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Common causes of lower back pain in adults

    Doctor Examines Woman's back

    The human body is a complex system. It is a meshwork of nerves, bones, muscles, and skin. We have around 206 bone in our body joined with the help of tendons and ligaments, which enables human beings to walk, bend, twist, and perform several other complicated movements. 

    Most of these movements carry significant involvement of the back. Hence, back pains are commonly experienced when performing activities like picking up objects from the floor. Sometimes, the pain is experienced due to pulling of some back muscles, other times, the pain can be excruciating and severe that lasts for several days. 

    Persistent pain in the lower back can lead to difficulties in walking, sitting and sleeping. The reasons can be anything from pulled muscles to herniated disk problems. Treatment for acute lower back pain is bed rest and physiotherapy. 

    However, lower back pain is common, especially among the old-aged population. It is more common as a chronic condition rather than an acute problem.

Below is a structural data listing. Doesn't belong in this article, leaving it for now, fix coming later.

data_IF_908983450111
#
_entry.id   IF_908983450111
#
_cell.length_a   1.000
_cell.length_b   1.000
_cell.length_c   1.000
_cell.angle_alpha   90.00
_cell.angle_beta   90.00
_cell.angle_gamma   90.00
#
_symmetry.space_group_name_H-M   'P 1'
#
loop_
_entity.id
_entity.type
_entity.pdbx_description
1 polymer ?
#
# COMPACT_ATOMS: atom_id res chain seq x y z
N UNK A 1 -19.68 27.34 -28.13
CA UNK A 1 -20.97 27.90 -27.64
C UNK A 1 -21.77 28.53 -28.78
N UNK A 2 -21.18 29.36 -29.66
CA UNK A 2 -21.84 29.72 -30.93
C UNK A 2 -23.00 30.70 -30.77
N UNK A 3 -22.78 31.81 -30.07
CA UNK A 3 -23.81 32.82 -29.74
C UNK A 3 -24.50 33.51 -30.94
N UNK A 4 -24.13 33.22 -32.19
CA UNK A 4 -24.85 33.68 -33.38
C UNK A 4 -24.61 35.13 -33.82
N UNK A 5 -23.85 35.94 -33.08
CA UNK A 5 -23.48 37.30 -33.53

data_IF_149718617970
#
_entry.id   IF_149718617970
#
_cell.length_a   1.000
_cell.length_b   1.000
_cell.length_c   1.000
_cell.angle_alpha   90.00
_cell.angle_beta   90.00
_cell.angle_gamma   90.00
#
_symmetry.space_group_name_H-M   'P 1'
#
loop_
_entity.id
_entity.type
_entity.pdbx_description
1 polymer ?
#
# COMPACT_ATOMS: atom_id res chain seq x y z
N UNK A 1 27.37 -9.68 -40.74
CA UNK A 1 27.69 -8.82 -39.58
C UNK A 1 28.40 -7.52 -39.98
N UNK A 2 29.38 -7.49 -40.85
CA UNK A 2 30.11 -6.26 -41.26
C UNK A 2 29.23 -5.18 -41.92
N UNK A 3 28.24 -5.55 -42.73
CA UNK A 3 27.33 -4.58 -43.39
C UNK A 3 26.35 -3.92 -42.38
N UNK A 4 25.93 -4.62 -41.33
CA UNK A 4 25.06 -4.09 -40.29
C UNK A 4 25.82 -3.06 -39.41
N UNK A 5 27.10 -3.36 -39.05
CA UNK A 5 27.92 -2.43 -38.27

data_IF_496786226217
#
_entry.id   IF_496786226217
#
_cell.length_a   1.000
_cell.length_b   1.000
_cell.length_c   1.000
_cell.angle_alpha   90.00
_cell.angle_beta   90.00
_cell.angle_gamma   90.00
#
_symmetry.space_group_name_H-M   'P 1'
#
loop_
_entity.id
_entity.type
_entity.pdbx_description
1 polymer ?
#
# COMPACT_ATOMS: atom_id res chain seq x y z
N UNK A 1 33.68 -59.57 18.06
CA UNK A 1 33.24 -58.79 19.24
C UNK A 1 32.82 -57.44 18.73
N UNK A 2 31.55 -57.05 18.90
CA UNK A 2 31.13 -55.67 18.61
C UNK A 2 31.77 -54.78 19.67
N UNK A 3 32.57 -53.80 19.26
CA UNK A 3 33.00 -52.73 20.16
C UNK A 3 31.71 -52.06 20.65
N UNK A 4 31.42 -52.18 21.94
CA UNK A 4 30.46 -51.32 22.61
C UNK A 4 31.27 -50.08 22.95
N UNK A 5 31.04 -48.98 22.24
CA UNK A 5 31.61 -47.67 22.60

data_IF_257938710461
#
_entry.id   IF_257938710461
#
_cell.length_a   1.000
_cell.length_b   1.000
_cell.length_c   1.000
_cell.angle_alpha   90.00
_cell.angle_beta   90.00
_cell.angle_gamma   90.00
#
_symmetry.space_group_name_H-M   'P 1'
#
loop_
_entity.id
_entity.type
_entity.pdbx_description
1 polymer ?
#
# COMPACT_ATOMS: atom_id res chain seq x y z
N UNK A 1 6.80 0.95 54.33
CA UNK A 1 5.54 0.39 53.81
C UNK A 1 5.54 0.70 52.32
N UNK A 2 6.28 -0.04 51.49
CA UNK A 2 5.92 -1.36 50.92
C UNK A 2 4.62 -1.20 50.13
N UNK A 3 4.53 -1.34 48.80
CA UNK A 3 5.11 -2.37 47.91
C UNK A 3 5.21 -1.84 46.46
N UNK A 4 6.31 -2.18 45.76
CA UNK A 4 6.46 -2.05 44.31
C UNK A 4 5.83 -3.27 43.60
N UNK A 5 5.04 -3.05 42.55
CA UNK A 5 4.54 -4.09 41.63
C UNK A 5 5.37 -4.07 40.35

There are several reasons for lower backache. Sometimes it is occupation-related, such as nurses who work day and night, assisting patients in one way or the other. 

    Because of their busy schedules, nurses are often prone to developing hunched-over postures and lower back problems with age. Pursuing an advanced nursing degree, like RN to BSN Degree, can be a lot more difficult if you have health problems. 

    Occupational hazards aside, there are other myriad causes of low-back pain that you may not be aware of. So continue reading the blog to enlighten yourself about the common reasons for lower back pain along with tips for managing it: 

    1. Non-specific lower back pain:

    Non-specific lower backache is the most common type you will come across. It affects individuals of almost all age groups. If you ask anyone, they must have experienced it at least once in their lifetime. The reason it is called non-specific is that the underlying cause is unknown. It cannot be associated with any clearly identifiable event. 

    In most mild cases of non-specific lower back pain, the pain subsides on its own within a few days. However, if the pain is severe, it may persist for several weeks. The patient may also have to take some painkillers to relieve the condition. In addition to that, prolonged bed rest and massage may also provide some relief.

    2. Lower back muscle strain:

    Our vertebral column has a lot of soft tissues and muscles attached to it. Sometimes, we put undue stress on these muscles. So when we exceed their pressure-bearing limit, we experience a pain in our muscles that may have gotten injured due to strain. 

    A muscle strain might look like a minor injury, but the pain is excruciatingly severe. When the soft tissue tear away from their place of attachment, it can cause inflammation in that particular area. Hence, you will see redness, swelling, and tenderness.